Brynna Sherony is so enthusiastic about her senior year at California University of Pennsylvania that she almost wishes she was beginning college again.
One source of her excitement is Meghan Larsen-Reidy, the new director of campus ministry at Cal U, Washington & Jefferson College and Waynesburg University.
“Meghan can definitely make a difference,” said Sherony, who helps lead the campus Newman Club called Cal ROCKS (Reaching Out for Catholic Kinship). “She’s interested in the students’ lives. It makes us feel valued, and she has amazing ideas for service projects and mission trips.”
Supporting the efforts of three chaplains, start-up funding for the campus ministry program is provided through sacrificial gifts to Our Campaign for The Church Alive! from donors across the diocese.
“My hope is to be a companion to the students in their formation,” said Larsen-Reidy, who previously served as director of religious education and youth ministry at St. Anne Parish in Castle Shannon. “Just being present is important, as well as inviting students to get involved.”
The college years are critical to keeping younger Catholics connected to the church. A study from the Pew Research Center found that nearly 80 percent of those who leave the faith do so by age 23.
Heading off to college is like “going from the passenger seat to the driver’s seat,” according to Gary Roney, director for adolescence ministry in the diocese. “Meghan can help advance the values that students receive at home. She is an energetic, dynamic person who wants to connect with as many people as possible.”
Father Adam Potter, co-chaplain at Washington & Jefferson College, agrees that young adulthood is a key time of formation.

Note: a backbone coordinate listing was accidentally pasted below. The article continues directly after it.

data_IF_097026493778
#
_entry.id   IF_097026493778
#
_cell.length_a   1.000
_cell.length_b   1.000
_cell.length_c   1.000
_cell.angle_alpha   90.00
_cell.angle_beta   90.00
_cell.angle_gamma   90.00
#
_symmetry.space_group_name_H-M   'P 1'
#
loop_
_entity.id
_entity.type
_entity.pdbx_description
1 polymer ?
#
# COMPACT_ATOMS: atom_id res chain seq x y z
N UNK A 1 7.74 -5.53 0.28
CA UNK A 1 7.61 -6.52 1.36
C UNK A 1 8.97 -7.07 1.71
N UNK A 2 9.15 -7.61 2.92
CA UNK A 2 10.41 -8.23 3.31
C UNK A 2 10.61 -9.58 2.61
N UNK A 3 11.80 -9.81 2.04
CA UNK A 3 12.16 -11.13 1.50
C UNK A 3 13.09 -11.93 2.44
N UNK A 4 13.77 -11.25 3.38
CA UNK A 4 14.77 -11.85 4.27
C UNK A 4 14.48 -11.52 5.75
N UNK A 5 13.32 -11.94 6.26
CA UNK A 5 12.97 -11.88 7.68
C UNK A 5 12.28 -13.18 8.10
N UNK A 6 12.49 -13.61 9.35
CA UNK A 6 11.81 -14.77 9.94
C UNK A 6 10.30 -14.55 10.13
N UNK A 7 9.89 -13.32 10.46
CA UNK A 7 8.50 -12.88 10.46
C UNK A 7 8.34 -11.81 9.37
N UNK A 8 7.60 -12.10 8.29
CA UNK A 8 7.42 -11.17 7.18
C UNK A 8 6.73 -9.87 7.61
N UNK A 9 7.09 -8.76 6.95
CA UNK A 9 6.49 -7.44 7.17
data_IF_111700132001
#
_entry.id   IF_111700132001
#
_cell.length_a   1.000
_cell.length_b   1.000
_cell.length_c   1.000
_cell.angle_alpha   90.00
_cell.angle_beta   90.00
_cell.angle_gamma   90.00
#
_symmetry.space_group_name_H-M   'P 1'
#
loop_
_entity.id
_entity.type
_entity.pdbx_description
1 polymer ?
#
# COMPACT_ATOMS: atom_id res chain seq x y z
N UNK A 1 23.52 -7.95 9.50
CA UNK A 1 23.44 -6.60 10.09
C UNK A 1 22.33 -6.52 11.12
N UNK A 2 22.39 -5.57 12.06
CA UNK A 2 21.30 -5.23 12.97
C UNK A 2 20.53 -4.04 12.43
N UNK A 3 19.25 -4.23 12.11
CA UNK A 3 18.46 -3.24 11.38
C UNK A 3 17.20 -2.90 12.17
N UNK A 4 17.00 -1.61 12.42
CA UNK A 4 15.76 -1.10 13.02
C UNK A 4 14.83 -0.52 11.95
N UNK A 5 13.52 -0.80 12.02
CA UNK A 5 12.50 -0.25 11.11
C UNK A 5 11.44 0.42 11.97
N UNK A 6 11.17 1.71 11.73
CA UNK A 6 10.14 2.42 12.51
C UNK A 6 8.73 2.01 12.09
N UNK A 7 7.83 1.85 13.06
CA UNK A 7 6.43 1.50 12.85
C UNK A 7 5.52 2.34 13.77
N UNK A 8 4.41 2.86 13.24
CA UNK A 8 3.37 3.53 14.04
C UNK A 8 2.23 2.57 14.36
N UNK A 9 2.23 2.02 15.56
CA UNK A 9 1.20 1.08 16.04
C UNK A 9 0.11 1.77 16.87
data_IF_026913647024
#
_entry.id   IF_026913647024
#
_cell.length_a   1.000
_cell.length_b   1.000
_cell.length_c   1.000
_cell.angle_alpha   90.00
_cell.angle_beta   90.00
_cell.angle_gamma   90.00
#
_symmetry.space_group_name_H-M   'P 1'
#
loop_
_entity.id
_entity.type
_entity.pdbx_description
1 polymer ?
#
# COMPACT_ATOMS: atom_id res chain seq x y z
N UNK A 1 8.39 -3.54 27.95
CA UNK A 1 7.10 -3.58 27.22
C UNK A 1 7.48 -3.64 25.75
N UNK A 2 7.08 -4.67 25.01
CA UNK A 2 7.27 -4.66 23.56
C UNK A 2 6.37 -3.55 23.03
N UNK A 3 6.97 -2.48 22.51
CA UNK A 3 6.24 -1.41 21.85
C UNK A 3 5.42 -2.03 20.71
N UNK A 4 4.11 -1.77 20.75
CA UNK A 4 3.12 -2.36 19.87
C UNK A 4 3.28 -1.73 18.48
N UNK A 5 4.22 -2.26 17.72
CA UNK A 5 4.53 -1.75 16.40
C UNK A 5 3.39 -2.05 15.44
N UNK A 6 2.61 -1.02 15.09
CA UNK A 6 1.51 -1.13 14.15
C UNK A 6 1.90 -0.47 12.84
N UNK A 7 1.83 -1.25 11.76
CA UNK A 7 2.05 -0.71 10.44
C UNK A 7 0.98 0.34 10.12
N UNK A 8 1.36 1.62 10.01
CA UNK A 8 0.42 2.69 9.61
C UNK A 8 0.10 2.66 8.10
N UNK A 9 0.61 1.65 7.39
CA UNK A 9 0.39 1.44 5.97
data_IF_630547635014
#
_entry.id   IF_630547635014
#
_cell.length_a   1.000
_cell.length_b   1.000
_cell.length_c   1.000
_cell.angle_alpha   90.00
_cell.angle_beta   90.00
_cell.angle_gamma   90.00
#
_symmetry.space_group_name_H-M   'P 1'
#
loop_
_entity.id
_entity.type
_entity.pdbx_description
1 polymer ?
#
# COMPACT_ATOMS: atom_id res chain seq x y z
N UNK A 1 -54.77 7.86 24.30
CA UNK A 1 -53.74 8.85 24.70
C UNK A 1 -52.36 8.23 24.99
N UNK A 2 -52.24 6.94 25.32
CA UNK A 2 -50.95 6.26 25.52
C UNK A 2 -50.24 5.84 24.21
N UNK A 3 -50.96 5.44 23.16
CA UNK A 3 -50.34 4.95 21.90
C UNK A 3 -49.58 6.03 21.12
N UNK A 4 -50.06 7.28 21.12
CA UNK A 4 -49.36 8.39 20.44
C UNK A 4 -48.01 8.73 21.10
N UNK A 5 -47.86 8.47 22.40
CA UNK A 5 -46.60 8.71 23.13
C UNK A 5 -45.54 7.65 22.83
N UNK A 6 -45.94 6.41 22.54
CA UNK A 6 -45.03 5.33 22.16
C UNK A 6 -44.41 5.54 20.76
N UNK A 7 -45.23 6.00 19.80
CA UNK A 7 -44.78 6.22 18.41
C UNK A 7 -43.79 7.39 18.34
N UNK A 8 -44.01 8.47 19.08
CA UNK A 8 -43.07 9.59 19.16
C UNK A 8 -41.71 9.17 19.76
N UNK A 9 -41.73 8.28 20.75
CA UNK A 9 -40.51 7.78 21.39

“Students are experiencing great freedom and independence,” Father Potter said. “They’re also seeking, and it’s important they get their identity right. In a world that emphasizes ‘doing,’ the Christian life emphasizes who you are in relation to God.”
At Cal U and Waynesburg, Larsen-Reidy works with Capuchin Father Al Carver in coordinating Masses, service projects and Festivals of Praise. Dividing her time between three colleges is a challenge that she welcomes.
“Young people are yearning for the faith but often don’t realize it,” Larsen-Reidy said. “They have a desire to be joyful and at peace, but there’s just so much noise.”
“Our culture tells us that being faith-filled isn’t cool, and a lot of people think of Catholicism as being strict in following rules,” said Marybeth Cocchi, a junior from Mt. Lebanon who is studying nursing at Waynesburg University. “But it’s really about relationship and intimacy with Christ.
“My Christian friends have challenged me to delve more into my faith,” she added. “It’s positive peer pressure. They encourage me, and ask if we can pray together.”
“When our faith is lived out in its vibrancy, it’s contagious,” said Father Dan Waruszewski, co-chaplain at Washington & Jefferson. “Students often are distracted by technology and materialism as our culture turns away from virtue.”
After graduation, Sherony wants to find a parish where other young adults are excited about their faith.
“We need opportunities to get involved and to be welcomed,” she said.